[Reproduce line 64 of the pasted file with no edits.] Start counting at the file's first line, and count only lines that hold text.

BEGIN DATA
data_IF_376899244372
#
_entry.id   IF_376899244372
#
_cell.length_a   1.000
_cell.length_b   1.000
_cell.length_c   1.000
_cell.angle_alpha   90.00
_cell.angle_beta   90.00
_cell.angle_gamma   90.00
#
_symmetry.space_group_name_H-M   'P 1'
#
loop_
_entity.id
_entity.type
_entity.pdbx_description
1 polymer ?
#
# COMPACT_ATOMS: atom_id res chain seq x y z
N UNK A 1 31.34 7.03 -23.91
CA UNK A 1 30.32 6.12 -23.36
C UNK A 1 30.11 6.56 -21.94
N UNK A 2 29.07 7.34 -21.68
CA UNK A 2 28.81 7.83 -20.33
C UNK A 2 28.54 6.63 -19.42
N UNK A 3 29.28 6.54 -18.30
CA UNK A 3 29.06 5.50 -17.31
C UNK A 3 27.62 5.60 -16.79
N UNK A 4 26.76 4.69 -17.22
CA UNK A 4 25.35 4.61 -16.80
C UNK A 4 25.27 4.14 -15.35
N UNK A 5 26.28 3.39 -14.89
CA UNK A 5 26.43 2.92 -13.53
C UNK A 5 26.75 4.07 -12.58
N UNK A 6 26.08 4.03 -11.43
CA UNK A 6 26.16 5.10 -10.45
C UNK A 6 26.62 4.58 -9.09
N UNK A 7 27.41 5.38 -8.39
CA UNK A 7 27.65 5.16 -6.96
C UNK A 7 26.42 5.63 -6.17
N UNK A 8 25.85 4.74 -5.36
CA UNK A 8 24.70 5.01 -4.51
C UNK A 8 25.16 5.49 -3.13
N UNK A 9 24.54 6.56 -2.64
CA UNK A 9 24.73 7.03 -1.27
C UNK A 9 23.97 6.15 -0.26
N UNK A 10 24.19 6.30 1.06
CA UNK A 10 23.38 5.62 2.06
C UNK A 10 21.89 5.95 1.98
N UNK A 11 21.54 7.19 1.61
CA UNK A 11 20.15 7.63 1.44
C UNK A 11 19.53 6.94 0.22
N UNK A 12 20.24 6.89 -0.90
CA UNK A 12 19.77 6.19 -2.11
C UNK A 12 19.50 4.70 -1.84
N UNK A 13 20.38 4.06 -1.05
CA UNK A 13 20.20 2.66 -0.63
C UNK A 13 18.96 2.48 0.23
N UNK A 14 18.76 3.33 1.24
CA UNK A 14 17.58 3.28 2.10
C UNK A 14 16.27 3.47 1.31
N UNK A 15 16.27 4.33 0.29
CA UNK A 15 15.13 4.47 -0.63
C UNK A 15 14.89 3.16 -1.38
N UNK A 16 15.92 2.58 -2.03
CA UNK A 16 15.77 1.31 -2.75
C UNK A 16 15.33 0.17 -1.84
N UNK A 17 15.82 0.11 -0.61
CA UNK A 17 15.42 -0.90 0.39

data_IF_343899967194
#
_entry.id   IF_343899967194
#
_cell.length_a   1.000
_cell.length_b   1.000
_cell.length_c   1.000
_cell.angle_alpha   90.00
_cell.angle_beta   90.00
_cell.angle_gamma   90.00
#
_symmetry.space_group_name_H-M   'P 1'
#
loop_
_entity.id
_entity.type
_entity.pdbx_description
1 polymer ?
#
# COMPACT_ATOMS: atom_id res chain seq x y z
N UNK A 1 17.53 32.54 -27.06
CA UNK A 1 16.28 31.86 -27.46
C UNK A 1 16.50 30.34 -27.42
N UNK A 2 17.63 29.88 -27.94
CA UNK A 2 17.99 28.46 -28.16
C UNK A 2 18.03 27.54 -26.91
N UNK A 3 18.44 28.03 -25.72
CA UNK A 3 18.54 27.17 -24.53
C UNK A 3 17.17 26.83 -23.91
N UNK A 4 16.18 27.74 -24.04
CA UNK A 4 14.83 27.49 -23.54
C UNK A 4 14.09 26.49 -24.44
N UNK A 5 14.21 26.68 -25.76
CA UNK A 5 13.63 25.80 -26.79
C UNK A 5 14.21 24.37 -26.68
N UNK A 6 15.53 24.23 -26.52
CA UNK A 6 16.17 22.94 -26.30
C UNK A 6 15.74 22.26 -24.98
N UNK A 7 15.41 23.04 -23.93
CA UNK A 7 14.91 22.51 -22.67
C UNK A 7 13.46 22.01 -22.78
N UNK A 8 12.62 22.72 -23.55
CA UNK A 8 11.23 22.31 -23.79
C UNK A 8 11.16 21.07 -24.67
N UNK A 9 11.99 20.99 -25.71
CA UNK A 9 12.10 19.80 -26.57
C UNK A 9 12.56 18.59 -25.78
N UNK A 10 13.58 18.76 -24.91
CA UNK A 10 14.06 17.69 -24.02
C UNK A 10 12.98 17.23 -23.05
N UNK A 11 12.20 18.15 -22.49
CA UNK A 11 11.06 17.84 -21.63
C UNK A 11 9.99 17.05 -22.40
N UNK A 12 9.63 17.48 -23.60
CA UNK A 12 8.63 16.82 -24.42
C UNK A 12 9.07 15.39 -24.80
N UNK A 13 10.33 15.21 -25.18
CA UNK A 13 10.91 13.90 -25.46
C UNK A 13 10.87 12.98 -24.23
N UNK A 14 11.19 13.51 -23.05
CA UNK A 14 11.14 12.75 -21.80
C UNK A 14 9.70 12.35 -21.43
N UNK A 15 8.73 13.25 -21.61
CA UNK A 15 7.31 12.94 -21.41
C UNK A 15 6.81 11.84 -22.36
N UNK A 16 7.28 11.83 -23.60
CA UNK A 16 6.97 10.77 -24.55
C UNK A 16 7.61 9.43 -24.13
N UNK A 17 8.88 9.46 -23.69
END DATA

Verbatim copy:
CA UNK A 15 15.13 4.47 -0.63